In mid-July, I spent two days at the Design For Social Innovation symposium with the Lifehack team. As a gathering of practitioners in public social innovation, a lot of the time was spent looking at existing projects and their challenges, wins and lessons. A considerable amount of time was spent on building whanaungatanga amongst the symposium participants to allow us to dive deeply into the issues present—from a societal level down to the individual practitioner’s.
A hunger for action, real-world impact and a practical how-to essence strongly featured across the two days.
Christian Penny from Toi Whakaari, New Zealand’s national school for drama, talked to the audience about the importance of creating spaces for people to step into, to then take on and shape themselves. He spoke to the school’s attempt to preparing the students to feel uncomfortable whilst enabling them to create windows of opportunity. Christian spoke of ‘tricking’ them into those spaces, as they might not think they’re ready, and then bringing them alongside staff to help co-create the magic for others. A lot of its more recent success comes from giving the students a sense of ownership and purpose. Christian asked:
‘How do we create the spaces for potential to emerge in between?’
When it comes to changing tack and focussing on process as opposed to outputs, much like Toi Whakaari did over the last ten years, Christian mentioned the relevance of ‘winning enough’ to keep funders content. At Lifehack, we tend to think about producing great compost—and that it takes time for the compost to turn into fruit-producing plants but it’s the ingredients and input that counts.
David Hannah from Wesley Community Action (WCA) referenced Margaret Wheatley:
“You can never direct a living system. You can only disturb it.”
In the work the WCA do alongside young people, David and his team consider what works here and now, to bring out the best in people. Rather than looking at stacks of files about a persons history, they ask the person themselves what they’d like. Crucially, he asked: “how do we turn evidence-based practice into practice-based evidence, using stories and successes of our daily work to create the evidence that a certain approach is working, rather than only using what has come before.”
How do we turn evidence-based practice into practice-based evidence?
David Hannah, Wesley Community Action
In a panel discussion on the first afternoon, a group of people explored the role of policy in the world of design. As part of the conversation panelists explored the relationship between design and policy, and how a traditional gap between operations and policy (strategy) can be a constraint on impact, eg an initiative might work well yet at some stage for it to reach scale it touches or is constrained by policy. Members of the panel mentioned the importance of systems thinking when it comes to service design, and how the wider system at play needs to be considered for all the parts to link up, and how experience design can’t be done in isolation from the wider considerations.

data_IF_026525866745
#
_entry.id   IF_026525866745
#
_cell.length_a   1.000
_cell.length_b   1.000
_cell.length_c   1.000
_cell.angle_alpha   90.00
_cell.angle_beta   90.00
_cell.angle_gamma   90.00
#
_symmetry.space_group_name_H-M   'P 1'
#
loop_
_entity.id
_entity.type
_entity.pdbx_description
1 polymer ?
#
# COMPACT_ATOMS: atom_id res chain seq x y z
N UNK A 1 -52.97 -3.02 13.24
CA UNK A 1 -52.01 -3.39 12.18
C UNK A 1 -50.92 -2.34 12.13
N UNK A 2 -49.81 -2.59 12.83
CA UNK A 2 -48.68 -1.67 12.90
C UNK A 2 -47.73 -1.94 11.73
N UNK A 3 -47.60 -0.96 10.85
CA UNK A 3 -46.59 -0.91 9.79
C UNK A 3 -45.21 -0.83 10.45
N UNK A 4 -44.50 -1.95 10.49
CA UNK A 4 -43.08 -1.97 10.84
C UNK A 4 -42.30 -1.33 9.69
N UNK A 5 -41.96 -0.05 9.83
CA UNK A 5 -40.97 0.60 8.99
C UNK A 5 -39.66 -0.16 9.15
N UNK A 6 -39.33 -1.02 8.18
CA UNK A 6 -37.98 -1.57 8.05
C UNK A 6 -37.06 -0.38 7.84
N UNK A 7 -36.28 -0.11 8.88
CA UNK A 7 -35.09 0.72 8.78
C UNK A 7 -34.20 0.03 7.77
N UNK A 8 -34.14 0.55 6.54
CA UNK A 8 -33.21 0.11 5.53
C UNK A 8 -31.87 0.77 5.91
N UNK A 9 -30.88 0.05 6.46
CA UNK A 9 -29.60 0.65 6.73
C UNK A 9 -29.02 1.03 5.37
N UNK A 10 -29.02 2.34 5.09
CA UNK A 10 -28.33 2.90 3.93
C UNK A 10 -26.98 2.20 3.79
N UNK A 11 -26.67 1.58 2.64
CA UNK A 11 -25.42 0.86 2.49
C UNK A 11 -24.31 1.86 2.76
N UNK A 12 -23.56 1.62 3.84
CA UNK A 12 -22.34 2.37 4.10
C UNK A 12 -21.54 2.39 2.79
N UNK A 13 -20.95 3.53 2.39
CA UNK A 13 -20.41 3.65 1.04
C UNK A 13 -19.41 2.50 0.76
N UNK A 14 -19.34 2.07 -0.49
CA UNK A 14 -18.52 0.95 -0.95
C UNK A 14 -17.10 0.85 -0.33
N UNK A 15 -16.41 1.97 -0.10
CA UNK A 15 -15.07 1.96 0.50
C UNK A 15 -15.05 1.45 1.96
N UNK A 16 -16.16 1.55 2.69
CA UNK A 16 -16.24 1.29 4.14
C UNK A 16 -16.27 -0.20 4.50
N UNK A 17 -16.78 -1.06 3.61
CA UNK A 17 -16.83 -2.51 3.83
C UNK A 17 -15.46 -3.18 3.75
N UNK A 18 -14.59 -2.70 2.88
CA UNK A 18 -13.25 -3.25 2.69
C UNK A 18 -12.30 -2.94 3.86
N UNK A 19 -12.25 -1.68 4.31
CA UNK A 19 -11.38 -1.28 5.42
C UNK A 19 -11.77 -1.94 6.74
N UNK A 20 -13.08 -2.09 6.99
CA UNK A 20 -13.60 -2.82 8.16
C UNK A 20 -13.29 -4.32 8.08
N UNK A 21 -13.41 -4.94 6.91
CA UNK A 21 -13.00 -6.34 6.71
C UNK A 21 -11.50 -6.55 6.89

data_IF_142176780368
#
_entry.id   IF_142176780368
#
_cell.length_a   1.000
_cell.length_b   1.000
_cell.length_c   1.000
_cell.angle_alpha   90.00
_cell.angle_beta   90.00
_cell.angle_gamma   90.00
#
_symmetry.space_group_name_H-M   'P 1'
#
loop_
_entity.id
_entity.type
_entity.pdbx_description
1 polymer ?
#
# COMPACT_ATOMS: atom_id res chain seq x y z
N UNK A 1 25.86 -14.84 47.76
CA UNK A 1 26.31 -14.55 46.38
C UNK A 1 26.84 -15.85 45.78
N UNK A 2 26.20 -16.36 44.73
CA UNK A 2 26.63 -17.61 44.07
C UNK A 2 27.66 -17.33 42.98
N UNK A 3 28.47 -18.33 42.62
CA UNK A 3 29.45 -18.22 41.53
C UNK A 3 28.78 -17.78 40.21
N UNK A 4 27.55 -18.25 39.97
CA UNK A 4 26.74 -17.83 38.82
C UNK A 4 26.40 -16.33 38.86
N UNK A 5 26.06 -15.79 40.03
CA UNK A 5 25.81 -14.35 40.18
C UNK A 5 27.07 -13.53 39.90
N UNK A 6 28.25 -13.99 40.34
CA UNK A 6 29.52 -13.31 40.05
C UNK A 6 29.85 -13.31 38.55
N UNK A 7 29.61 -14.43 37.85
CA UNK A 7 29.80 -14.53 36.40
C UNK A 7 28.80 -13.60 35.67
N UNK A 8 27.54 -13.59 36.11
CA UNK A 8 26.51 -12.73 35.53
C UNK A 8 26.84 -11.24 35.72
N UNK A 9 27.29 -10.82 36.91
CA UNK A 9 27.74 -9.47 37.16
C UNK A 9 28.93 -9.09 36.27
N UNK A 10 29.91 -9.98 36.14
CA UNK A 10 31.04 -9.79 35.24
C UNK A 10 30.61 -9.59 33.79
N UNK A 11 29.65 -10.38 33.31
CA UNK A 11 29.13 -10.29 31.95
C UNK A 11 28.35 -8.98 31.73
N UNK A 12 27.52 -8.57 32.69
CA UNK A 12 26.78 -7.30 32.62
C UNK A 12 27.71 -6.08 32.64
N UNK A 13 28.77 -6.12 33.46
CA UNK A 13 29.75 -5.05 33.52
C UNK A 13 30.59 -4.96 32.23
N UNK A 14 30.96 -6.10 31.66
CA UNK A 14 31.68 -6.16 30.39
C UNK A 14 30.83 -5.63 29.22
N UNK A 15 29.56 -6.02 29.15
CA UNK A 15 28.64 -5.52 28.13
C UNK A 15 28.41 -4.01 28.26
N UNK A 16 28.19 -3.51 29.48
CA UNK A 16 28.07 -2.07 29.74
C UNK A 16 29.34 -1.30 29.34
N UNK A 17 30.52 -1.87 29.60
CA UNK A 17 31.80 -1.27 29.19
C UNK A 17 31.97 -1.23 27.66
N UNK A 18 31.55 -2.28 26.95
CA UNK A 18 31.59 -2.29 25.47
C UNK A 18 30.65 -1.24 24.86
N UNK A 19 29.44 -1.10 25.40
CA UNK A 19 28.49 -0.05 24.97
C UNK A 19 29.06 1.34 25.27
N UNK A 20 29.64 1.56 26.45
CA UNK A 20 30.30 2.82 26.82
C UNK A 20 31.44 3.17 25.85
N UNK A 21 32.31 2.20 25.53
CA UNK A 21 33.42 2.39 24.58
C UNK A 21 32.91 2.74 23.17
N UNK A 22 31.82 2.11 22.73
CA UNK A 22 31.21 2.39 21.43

As ever, the conversation raised more questions for the future:
How do we build relationship capital, so that when it comes to a conversation you can really listen? How can we challenge more of business as usual? How can we be awake to power structures? If we hire in contractors, does that indicate that the power is elsewhere? How do we find safe ways to practice? How do we learn what rings bells in both worlds?
How do we deal with now, and think about better?
On the second morning of the symposium, Kirsty and Tamaiti from Ngāi Tūhoe joined the participants for a provocation, sharing some of their learnings and observations from their recent Treaty-settlement process. One of the main takeaways was that not all processes are designed for certain entities to hold the power—and that one counter-approach to this is to create justice and unity regardless. In Tūhoe’s instance, this resulted in Te Urewera being handed back to the iwi and the whenua (land) being recognised as having the same the rights of personhood.
Rather than asking the experts for how to approach a certain situation, the approach should be ‘let’s ask ourselves’—and thereby raising the responsibility in individuals for the collective future. They also pointed out that whilst not everything needs to be fixed in one’s lifetime, it is important to raise hope and optimism every day. Considering the wider context, they raised valid questions: What are our problems to solve? What are we best placed to improve? Who are we in this work?
This is something I grapple with a lot of Lifehack—and the most rigorous, respectful approach I have found is to be alongside the people who have existing relationships and context already. To approach with humility and honesty and respect with what we know, and what we don’t know. That it’s more respectful to start a conversation by asking questions and truly listening, as opposed to bringing what we believe to be true.
One quote in particular stood out for me at the event:
For us at Lifehack, we tend to spend a lot of time building trust—with our participants, the communities and partners we seek to work with, with our own team. Ngā Uri Ō is one of the tools we have developed, together with Flourishing Fellow Christina Leef, to assisting the weaving of connections in group settings. Using the metaphor of waterways, it’s trying to establish who each person is individually and in relation to one another to build a solid foundation from which work can be done. You can read more about it here.
It was amazing to witness such in-depth and raw conversations happen both in the sessions and in between. The level of open-heartedness and honesty with which participants seemed to show up was outstanding, and leaves hope when it comes to raising optimism every day. Big mihi to the convenors, team, participants and volunteers.